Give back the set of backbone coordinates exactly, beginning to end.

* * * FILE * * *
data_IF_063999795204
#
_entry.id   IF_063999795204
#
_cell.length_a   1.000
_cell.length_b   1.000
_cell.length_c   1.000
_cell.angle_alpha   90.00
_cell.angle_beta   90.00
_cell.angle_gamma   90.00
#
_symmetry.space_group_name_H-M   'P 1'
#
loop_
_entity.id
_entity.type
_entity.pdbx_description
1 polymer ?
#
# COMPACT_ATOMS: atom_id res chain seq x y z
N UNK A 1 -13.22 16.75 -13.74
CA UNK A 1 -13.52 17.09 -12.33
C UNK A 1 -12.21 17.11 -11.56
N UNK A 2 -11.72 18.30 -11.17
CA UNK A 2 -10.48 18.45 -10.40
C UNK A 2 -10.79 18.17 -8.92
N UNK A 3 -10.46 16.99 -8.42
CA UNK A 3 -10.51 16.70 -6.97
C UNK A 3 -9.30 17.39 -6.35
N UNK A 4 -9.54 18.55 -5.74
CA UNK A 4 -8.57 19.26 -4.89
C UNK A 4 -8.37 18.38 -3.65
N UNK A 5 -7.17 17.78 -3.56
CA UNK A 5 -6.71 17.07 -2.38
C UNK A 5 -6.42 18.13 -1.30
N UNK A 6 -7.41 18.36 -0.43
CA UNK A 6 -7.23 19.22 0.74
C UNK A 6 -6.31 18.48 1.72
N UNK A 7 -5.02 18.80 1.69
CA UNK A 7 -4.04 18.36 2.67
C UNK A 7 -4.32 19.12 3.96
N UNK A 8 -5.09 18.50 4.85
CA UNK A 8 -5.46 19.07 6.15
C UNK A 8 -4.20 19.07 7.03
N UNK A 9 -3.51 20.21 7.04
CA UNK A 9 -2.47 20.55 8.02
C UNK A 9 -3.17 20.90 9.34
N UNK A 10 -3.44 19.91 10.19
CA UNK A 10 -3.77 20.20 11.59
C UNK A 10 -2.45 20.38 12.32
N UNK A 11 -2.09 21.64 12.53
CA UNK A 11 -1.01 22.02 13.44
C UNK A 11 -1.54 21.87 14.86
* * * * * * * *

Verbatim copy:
data_IF_063999795204
#
_entry.id   IF_063999795204
#
_cell.length_a   1.000
_cell.length_b   1.000
_cell.length_c   1.000
_cell.angle_alpha   90.00
_cell.angle_beta   90.00
_cell.angle_gamma   90.00
#
_symmetry.space_group_name_H-M   'P 1'
#
loop_
_entity.id
_entity.type
_entity.pdbx_description
1 polymer ?
#
# COMPACT_ATOMS: atom_id res chain seq x y z
N UNK A 1 -13.22 16.75 -13.74
CA UNK A 1 -13.52 17.09 -12.33
C UNK A 1 -12.21 17.11 -11.56
N UNK A 2 -11.72 18.30 -11.17
CA UNK A 2 -10.48 18.45 -10.40
C UNK A 2 -10.79 18.17 -8.92
N UNK A 3 -10.46 16.99 -8.42
CA UNK A 3 -10.51 16.70 -6.97
C UNK A 3 -9.30 17.39 -6.35
N UNK A 4 -9.54 18.55 -5.74
CA UNK A 4 -8.57 19.26 -4.89
C UNK A 4 -8.37 18.38 -3.65
N UNK A 5 -7.17 17.78 -3.56
CA UNK A 5 -6.71 17.07 -2.38
C UNK A 5 -6.42 18.13 -1.30
N UNK A 6 -7.41 18.36 -0.43
CA UNK A 6 -7.23 19.22 0.74
C UNK A 6 -6.31 18.48 1.72
N UNK A 7 -5.02 18.80 1.69
CA UNK A 7 -4.04 18.36 2.67
C UNK A 7 -4.32 19.12 3.96
N UNK A 8 -5.09 18.50 4.85
CA UNK A 8 -5.46 19.07 6.15
C UNK A 8 -4.20 19.07 7.03
N UNK A 9 -3.51 20.21 7.04
CA UNK A 9 -2.47 20.55 8.02
C UNK A 9 -3.17 20.90 9.34
N UNK A 10 -3.44 19.91 10.19
CA UNK A 10 -3.77 20.20 11.59
C UNK A 10 -2.45 20.38 12.32
N UNK A 11 -2.09 21.64 12.53
CA UNK A 11 -1.01 22.02 13.44
C UNK A 11 -1.54 21.87 14.86